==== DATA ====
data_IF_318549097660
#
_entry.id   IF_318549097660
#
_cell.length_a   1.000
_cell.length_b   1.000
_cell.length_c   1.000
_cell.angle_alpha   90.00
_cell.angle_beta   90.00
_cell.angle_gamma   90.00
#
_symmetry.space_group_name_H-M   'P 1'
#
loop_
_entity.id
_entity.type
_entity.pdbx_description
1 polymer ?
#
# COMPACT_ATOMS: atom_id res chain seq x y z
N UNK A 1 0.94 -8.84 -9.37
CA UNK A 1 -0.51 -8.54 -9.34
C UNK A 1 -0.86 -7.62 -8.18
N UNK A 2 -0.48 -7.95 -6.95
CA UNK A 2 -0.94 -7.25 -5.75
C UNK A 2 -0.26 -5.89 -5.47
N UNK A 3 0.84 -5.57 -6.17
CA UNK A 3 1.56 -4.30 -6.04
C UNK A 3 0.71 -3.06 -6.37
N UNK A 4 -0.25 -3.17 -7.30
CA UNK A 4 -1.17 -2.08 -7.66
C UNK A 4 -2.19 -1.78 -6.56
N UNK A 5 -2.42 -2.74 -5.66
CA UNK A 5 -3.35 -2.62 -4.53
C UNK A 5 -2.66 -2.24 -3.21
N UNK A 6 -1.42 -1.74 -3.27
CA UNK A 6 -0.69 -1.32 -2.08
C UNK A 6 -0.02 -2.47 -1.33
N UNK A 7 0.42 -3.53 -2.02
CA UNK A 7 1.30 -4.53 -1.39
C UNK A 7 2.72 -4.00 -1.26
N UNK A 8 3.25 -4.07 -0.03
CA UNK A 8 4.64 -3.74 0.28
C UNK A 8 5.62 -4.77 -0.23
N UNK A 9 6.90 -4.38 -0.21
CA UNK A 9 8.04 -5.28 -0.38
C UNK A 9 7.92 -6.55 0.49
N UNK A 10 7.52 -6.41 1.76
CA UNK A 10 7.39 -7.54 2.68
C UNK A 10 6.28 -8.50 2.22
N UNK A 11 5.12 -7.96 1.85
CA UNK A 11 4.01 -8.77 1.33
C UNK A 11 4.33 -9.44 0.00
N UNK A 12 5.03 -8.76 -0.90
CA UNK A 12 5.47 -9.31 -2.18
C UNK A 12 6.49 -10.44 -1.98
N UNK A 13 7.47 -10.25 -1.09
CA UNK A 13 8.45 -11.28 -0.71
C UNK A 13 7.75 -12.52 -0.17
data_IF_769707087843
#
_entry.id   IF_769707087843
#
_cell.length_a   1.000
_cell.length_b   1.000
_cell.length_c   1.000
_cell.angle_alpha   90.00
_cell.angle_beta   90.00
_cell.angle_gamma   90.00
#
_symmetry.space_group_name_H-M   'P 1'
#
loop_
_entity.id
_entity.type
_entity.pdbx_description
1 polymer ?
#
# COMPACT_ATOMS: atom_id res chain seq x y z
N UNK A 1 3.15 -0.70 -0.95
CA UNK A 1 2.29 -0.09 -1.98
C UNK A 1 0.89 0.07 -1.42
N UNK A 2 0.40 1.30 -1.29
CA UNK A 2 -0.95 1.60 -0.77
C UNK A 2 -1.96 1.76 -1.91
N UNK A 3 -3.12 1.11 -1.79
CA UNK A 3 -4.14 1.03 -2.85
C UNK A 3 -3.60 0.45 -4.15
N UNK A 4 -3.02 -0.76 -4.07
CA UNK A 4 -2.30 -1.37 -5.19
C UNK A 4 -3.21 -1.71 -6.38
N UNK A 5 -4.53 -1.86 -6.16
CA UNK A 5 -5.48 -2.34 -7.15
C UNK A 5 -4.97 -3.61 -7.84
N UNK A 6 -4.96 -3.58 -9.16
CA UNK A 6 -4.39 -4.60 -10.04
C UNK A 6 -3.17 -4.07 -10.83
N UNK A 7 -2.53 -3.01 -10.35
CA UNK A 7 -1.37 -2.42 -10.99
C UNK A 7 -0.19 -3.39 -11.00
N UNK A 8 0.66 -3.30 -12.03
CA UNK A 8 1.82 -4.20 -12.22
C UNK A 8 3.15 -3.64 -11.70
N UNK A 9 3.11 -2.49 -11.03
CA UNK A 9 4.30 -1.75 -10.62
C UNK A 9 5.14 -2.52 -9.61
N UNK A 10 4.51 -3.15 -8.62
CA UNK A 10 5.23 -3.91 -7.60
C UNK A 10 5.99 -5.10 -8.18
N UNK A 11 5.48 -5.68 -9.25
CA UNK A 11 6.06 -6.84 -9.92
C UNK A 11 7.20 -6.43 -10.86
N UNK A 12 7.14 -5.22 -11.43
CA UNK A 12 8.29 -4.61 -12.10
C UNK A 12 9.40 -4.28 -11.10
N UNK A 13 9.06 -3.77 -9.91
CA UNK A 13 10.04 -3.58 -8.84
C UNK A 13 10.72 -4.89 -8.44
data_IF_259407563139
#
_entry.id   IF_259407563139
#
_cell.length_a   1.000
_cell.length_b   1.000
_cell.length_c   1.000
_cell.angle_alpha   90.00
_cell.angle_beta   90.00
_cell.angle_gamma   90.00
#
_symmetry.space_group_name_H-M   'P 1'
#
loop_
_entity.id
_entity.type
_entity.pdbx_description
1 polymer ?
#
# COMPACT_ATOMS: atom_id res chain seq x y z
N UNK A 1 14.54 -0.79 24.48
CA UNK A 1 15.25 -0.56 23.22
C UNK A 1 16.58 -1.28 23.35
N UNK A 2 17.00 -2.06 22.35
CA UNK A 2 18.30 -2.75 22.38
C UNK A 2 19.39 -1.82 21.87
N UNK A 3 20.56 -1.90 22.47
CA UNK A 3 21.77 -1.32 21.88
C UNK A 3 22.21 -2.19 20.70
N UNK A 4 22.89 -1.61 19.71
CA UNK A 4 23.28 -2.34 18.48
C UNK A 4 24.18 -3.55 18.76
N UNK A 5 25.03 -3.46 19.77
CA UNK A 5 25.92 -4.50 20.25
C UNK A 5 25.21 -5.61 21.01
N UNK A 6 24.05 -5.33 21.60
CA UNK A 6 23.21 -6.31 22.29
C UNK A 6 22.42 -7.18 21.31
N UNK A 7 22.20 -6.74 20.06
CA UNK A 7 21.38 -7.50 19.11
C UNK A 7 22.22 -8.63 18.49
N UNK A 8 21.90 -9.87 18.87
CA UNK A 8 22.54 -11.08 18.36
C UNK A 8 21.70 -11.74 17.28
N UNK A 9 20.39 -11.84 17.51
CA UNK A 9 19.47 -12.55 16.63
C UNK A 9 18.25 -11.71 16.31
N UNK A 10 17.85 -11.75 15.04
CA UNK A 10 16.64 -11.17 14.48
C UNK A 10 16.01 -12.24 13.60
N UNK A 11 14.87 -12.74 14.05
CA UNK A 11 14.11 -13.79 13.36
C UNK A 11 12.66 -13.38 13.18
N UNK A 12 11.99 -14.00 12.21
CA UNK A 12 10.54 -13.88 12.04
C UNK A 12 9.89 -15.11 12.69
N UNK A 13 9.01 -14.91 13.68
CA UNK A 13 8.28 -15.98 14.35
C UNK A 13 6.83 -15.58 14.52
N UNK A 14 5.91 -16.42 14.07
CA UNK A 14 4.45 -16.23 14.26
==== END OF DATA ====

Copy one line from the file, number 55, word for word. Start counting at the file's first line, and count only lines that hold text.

CA UNK A 12 5.47 -9.31 -2.18